8. Chaney, Paul K. & Faccio, Mara & Parsley, David, 2011. "The quality of accounting information in politically connected firms," Journal of Accounting and Economics, Elsevier, vol. 51(1), pages 58-76.
    9. Faccio, Mara & Parsley, David, 2006. "Sudden Deaths: Taking Stock of Political Connections," CEPR Discussion Papers 5460, C.E.P.R. Discussion Papers.
    10. Morck, Randall & Deniz Yavuz, M. & Yeung, Bernard, 2011. "Banking system control, capital allocation, and economy performance," Journal of Financial Economics, Elsevier, vol. 100(2), pages 264-283, May.
    11. Su, Zhong-qin & Fung, Hung-Gay & Huang, Deng-shi & Shen, Chung-Hua, 2014. "Cash dividends, expropriation, and political connections: Evidence from China," International Review of Economics & Finance, Elsevier, vol. 29(C), pages 260-272.
    12. Joël CARIOLLE, 2016. "The voracity and scarcity effects of export booms and busts on bribery," Working Papers P146, FERDI.
    13. Faccio, Mara & Parsley, David C., 2009. "Sudden Deaths: Taking Stock of Geographic Ties," Journal of Financial and Quantitative Analysis, Cambridge University Press, vol. 44(3), pages 683-718, June.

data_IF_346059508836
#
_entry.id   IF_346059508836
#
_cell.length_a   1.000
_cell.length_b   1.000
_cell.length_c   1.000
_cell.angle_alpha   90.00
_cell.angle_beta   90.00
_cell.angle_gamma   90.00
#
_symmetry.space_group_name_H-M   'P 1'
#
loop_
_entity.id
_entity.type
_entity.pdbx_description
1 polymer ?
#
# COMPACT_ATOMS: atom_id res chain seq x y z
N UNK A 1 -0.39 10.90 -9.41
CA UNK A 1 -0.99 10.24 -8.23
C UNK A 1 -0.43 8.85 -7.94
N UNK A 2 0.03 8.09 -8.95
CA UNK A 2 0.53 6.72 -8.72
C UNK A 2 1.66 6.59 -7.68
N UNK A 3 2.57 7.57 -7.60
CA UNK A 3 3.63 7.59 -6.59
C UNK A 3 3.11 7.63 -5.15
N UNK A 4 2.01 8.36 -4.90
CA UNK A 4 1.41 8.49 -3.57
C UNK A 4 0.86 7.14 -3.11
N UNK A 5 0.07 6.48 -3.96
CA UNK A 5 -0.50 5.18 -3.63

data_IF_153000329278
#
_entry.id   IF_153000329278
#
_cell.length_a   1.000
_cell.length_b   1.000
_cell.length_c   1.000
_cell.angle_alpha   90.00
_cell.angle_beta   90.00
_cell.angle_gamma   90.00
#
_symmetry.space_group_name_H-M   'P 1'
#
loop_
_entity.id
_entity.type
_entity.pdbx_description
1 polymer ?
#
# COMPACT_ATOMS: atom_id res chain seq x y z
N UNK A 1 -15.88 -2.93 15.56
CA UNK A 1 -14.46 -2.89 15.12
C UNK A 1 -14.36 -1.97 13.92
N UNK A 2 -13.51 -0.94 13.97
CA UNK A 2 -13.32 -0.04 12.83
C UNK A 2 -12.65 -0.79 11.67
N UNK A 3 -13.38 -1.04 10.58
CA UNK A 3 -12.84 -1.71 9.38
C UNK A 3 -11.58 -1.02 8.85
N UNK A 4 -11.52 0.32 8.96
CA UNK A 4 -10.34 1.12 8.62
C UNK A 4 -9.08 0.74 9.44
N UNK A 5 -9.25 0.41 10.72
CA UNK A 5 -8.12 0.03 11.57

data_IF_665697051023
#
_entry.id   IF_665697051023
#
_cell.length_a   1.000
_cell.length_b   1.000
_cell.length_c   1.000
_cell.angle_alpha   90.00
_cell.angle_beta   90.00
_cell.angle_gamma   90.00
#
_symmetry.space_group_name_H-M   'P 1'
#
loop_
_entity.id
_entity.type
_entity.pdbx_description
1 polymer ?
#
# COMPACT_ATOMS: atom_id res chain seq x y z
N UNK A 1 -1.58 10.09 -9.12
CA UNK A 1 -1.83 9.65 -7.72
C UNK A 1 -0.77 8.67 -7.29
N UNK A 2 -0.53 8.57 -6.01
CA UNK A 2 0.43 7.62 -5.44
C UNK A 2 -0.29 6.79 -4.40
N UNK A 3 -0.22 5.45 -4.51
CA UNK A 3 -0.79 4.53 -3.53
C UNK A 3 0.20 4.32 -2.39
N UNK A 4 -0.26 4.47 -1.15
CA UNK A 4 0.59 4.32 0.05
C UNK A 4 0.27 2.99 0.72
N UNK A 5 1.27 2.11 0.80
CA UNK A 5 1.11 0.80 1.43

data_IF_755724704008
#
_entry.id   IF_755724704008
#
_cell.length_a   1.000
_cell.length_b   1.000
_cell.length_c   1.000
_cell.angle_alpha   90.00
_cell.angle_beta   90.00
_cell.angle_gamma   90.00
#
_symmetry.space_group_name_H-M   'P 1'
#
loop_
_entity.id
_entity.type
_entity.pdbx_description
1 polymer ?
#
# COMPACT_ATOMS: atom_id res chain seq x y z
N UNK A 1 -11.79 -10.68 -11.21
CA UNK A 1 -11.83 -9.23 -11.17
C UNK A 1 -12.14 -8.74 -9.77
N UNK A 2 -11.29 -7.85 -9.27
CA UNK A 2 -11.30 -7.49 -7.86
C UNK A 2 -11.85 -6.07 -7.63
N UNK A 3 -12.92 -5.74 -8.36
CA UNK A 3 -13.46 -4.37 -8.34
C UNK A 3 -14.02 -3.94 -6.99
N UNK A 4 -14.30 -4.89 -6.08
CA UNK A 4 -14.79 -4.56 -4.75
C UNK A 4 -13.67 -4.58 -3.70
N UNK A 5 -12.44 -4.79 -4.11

14. Boubakri, Narjess & Cosset, Jean-Claude & Saffar, Walid, 2008. "Political connections of newly privatized firms," Journal of Corporate Finance, Elsevier, vol. 14(5), pages 654-673, December.
    15. Gande, Amar & Parsley, David, 2010. "Sovereign Credit Ratings, Transparency and International Portfolio Flows," MPRA Paper 21118, University Library of Munich, Germany.
    16. Haggard, Stephan & Tiede, Lydia, 2011. "The Rule of Law and Economic Growth: Where are We?," World Development, Elsevier, vol. 39(5), pages 673-685, May.
    17. Mara Faccio, 2010. "Differences between Politically Connected and Nonconnected Firms: A Cross‐Country Analysis," Financial Management, Financial Management Association International, vol. 39(3), pages 905-928, September.
    18. Maggie Xiaoyang Chen, 2013. "The Matching Of Heterogeneous Firms And Politicians," Economic Inquiry, Western Economic Association International, vol. 51(2), pages 1502-1522, April.